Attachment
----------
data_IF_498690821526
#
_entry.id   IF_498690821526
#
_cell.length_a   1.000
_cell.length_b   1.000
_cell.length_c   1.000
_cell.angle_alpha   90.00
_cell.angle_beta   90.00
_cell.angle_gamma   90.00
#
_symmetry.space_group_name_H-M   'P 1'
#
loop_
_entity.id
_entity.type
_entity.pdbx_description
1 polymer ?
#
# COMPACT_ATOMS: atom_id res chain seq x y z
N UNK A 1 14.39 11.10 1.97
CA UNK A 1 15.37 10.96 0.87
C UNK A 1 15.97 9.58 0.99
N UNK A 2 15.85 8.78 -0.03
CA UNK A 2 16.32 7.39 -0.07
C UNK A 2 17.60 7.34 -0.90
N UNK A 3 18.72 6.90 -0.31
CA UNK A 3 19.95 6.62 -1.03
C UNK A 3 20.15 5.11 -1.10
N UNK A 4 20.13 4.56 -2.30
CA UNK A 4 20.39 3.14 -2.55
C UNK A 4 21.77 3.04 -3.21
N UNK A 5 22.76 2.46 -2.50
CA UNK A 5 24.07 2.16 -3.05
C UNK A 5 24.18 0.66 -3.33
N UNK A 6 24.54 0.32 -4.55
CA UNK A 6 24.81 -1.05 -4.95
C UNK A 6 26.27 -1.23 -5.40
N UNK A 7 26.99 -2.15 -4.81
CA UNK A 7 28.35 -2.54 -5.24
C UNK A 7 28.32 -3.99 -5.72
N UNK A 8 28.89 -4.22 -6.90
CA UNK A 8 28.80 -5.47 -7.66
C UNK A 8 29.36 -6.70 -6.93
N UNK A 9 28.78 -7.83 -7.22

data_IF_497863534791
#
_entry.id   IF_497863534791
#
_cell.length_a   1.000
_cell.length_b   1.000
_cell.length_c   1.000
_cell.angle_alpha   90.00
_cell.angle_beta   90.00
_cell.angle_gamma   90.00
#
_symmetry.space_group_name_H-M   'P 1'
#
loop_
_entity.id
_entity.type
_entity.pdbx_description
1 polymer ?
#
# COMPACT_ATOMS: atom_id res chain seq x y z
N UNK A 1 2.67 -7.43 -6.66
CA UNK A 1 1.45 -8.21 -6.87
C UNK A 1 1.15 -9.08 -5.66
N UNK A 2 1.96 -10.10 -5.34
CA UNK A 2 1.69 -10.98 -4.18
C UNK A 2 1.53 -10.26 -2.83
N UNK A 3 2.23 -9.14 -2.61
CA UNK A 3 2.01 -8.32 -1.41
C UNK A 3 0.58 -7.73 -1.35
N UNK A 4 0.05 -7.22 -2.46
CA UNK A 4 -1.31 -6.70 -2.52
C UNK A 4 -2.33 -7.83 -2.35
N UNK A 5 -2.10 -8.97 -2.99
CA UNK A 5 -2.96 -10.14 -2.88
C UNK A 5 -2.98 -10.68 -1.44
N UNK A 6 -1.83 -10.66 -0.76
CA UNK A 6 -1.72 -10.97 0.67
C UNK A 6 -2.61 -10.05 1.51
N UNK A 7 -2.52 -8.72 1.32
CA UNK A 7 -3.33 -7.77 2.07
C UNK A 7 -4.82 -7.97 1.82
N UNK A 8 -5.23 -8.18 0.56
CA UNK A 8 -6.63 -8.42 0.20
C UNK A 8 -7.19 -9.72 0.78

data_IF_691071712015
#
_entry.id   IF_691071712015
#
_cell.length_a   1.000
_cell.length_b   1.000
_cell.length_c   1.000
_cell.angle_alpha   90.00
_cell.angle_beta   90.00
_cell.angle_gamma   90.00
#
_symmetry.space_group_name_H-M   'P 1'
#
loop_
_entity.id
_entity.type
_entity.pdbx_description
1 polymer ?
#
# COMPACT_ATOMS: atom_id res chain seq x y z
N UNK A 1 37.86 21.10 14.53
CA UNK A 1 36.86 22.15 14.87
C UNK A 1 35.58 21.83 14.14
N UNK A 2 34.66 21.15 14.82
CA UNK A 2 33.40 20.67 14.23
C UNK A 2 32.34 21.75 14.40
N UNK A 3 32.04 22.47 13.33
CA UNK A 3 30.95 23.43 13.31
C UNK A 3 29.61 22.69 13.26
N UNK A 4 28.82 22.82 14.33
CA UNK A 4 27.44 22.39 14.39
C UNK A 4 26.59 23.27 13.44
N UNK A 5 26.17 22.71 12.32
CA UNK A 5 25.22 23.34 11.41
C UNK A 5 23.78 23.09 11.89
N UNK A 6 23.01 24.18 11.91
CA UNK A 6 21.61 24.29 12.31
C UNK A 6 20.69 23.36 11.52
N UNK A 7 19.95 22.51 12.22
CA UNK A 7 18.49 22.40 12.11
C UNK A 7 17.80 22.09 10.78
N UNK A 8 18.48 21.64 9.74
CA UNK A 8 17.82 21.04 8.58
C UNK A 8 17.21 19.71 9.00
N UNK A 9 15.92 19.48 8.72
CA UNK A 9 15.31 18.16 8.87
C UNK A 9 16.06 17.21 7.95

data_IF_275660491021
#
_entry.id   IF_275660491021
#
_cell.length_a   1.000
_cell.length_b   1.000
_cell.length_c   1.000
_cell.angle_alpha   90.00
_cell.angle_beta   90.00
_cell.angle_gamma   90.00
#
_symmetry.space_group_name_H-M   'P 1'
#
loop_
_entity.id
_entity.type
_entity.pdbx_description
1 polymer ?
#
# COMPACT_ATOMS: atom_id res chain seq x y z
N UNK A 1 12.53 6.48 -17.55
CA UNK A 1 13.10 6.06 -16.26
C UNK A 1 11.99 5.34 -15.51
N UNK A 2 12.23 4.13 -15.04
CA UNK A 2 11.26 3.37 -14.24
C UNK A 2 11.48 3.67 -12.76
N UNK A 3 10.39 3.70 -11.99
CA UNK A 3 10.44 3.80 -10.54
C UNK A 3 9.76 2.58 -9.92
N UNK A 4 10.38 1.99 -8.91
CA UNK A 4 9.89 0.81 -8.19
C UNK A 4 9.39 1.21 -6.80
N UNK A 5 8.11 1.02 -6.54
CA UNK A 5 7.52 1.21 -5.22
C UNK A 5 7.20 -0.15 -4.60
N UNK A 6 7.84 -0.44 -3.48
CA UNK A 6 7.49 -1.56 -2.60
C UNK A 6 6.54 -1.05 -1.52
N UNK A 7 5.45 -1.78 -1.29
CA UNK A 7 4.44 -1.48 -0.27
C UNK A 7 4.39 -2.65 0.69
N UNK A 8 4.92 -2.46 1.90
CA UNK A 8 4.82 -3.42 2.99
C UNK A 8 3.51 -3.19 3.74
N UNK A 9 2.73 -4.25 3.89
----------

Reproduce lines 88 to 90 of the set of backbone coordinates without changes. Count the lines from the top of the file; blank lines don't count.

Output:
CA UNK A 8 -6.63 -8.42 0.20
C UNK A 8 -7.19 -9.72 0.78

data_IF_691071712015